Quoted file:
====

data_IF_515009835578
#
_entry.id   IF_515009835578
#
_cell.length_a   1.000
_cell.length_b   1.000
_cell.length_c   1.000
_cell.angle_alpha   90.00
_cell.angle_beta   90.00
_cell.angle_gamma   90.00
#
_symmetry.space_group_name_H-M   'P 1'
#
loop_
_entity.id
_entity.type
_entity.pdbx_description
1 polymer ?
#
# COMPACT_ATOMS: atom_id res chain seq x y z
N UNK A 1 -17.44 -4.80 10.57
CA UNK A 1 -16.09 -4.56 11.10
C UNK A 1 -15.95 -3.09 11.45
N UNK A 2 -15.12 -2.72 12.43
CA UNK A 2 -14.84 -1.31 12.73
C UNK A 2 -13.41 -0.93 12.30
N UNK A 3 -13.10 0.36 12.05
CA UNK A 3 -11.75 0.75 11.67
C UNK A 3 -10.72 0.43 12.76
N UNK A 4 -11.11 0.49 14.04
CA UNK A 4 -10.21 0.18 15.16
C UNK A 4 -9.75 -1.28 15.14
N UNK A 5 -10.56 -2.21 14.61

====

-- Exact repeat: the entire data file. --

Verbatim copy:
data_IF_515009835578
#
_entry.id   IF_515009835578
#
_cell.length_a   1.000
_cell.length_b   1.000
_cell.length_c   1.000
_cell.angle_alpha   90.00
_cell.angle_beta   90.00
_cell.angle_gamma   90.00
#
_symmetry.space_group_name_H-M   'P 1'
#
loop_
_entity.id
_entity.type
_entity.pdbx_description
1 polymer ?
#
# COMPACT_ATOMS: atom_id res chain seq x y z
N UNK A 1 -17.44 -4.80 10.57
CA UNK A 1 -16.09 -4.56 11.10
C UNK A 1 -15.95 -3.09 11.45
N UNK A 2 -15.12 -2.72 12.43
CA UNK A 2 -14.84 -1.31 12.73
C UNK A 2 -13.41 -0.93 12.30
N UNK A 3 -13.10 0.36 12.05
CA UNK A 3 -11.75 0.75 11.67
C UNK A 3 -10.72 0.43 12.76
N UNK A 4 -11.11 0.49 14.04
CA UNK A 4 -10.21 0.18 15.16
C UNK A 4 -9.75 -1.28 15.14
N UNK A 5 -10.56 -2.21 14.61